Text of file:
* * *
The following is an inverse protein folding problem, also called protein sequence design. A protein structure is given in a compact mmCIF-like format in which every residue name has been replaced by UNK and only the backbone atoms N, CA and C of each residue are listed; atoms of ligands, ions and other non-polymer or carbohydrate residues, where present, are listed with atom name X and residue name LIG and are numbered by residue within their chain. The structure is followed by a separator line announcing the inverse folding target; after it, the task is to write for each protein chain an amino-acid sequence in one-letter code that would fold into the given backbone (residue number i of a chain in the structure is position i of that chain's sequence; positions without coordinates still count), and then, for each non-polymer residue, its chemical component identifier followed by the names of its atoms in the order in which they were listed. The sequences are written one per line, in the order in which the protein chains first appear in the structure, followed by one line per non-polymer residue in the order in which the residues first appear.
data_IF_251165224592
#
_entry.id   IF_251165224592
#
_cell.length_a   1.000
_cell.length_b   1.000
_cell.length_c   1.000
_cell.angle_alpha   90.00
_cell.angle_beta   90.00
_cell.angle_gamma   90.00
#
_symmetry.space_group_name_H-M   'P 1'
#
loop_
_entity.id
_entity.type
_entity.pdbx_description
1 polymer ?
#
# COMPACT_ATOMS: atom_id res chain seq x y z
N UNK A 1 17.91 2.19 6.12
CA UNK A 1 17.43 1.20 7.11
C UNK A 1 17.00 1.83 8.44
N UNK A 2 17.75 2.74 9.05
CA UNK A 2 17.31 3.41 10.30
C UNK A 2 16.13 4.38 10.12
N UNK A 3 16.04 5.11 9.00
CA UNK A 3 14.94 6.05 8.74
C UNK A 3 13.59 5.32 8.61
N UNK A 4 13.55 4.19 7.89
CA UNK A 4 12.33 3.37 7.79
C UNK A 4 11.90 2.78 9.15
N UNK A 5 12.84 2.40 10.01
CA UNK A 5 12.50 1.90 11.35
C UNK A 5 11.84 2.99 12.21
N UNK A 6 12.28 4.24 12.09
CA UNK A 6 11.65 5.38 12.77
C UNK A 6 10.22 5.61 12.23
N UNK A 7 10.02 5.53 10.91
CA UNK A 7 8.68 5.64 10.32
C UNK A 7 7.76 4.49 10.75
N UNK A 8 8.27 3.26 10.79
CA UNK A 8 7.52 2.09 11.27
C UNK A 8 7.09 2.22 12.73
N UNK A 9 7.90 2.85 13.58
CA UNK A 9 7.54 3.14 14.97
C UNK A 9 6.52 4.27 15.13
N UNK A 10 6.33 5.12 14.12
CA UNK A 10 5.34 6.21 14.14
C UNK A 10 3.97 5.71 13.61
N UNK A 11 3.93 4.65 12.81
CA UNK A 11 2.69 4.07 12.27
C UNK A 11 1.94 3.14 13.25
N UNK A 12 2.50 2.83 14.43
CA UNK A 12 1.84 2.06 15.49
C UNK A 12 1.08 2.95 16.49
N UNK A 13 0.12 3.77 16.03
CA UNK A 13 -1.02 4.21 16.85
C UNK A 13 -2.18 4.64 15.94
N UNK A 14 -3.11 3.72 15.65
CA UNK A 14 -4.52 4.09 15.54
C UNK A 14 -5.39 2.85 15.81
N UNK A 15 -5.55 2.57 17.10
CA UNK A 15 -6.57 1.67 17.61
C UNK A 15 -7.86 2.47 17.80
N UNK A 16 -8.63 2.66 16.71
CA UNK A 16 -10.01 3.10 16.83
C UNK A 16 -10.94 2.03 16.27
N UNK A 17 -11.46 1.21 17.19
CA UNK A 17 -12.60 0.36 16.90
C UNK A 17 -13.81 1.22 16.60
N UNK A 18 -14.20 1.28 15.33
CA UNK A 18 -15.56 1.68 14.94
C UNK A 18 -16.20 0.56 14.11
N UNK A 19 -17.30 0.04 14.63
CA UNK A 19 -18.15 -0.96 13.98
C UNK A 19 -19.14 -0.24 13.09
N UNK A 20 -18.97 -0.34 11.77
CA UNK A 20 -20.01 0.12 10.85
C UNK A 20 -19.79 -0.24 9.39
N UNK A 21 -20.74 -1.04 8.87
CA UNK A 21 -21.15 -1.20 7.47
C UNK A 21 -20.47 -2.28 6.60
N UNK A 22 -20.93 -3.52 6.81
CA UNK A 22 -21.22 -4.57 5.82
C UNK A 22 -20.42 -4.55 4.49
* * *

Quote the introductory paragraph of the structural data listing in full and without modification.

The following is an inverse protein folding problem, also called protein sequence design. A protein structure is given in a compact mmCIF-like format in which every residue name has been replaced by UNK and only the backbone atoms N, CA and C of each residue are listed; atoms of ligands, ions and other non-polymer or carbohydrate residues, where present, are listed with atom name X and residue name LIG and are numbered by residue within their chain. The structure is followed by a separator line announcing the inverse folding target; after it, the task is to write for each protein chain an amino-acid sequence in one-letter code that would fold into the given backbone (residue number i of a chain in the structure is position i of that chain's sequence; positions without coordinates still count), and then, for each non-polymer residue, its chemical component identifier followed by the names of its atoms in the order in which they were listed. The sequences are written one per line, in the order in which the protein chains first appear in the structure, followed by one line per non-polymer residue in the order in which the residues first appear.